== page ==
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Under 3: Responding


0-3 years

Responding to your child in an appropriate manner

The example below will give you a better idea of what it means to respond to your child in an appropriate manner. As you read, think about these questions:


  • Is the parent in the story reacting or responding?
  • Is her response appropriate to the child's age?
  • Is her response appropriate to the situation?
  • How might you respond to your child in the same situation?
  Caroline and Abby (Age 1 1/2)7  

What's the Story?

Abby spends the day at a day care center while Caroline is at work; Caroline drops her off at 7:30 a.m. and returns for her at 5:30 p.m. When they get home in the evening, Caroline gets dinner ready while Abby sits in her high chair. Caroline keeps the chair turned so that Abby is facing her while she cooks, so that they can watch, smile at, and talk to each other.

It takes Caroline a little longer to make dinner because she often stops to play peek-a-boo or bends down to talk to Abby at her eye-level. They have their own conversations, in which Abby "talks" and Caroline "answers." If Abby is cranky or upset, Caroline uses this time to calm her down and figure out why she's being fussy. Caroline has found many ways to keep Abby calm as a result of this dinnertime contact, that are also helpful when the two are out of the house running errands.

Caroline Says:

That time with Abby, while I'm cooking, is really important to me. I can connect with her, get to know her better. I look forward to it, even after a full day at work. It has helped me to learn what she likes and what she doesn't.

What's the Point?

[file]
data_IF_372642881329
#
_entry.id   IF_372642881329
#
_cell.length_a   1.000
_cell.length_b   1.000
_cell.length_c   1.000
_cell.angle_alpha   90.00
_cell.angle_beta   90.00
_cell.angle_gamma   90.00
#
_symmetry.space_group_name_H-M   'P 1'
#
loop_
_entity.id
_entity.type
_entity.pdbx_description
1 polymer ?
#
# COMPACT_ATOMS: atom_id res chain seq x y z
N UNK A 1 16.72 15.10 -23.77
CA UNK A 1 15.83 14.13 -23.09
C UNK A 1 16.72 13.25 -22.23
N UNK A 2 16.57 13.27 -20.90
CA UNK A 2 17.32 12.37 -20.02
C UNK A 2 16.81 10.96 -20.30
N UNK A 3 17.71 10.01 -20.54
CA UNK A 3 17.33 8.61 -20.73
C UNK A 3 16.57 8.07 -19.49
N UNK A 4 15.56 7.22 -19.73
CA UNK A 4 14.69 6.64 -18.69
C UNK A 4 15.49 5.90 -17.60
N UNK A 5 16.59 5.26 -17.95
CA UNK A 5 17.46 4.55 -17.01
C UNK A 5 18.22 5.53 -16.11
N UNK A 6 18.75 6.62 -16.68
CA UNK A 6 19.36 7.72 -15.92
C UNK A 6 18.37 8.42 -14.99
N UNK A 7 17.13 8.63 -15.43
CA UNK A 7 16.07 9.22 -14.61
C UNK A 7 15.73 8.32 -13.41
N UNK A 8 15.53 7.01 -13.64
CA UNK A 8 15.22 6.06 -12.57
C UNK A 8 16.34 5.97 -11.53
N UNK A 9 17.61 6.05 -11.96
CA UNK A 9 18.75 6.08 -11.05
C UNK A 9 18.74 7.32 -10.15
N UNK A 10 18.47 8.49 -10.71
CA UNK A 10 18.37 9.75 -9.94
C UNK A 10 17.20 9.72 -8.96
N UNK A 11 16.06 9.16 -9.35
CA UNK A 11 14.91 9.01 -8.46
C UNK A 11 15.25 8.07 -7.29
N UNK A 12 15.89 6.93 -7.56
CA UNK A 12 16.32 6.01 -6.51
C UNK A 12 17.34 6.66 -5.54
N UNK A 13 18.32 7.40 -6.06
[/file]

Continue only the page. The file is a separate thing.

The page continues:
baby in high chair Caroline is right about the importance of her dinnertime contact with Abby. Research shows that children need to spend positive, engaging, playful time with their parents each day. This "special" time allows parents to bond with children, to learn what makes them smile or laugh, what kinds of noises they respond to, how they respond, and what feelings their toddlers' "words" convey. Early and consistent communication between parent and child is essential to forming attachments, as well as to building better emotional, intellectual, and social development. Setting aside this kind of time every day also lets kids learn about their parents. They can tune in to facial expressions, body language, and tone-of-voice to know their caretakers better.


I would love to do this with my child, but...6

... my child just won't sit still that long.

... I don't have time to cook, so we eat out most of the time.

... my kitchen is too small for everyone to fit.

... my child eats dinner with another caretaker.

... I sometimes work the afternoon and evening shift
and am not always home for dinner.

... I have to drive my other children to their after-school

... I don?t get home from work until late in the evening.


In a perfect world, you could spend all day, every day with your child, never missing a meal or a moment of togetherness. In the real world, however, this is often not the case. Regardless of how you manage it, you should try to make time for this kind of interaction with your child every day. The specifics of where, how, or when you spend time with your child aren?t as important as the actual time you spend with your child.

If your child won't sit in a highchair for very long, put some toys on the floor and let your child play there while you're in the kitchen. If you're driving here and there, talk to your child as you drive, pointing out things you see or singing songs. If you see your child in the mornings, get into a routine for getting dressed together so that you can interact with him or her. You can also include the other people in your family in this time together, so that your child becomes more comfortable in the family setting. The important part is getting to know your child and letting your child get to know you.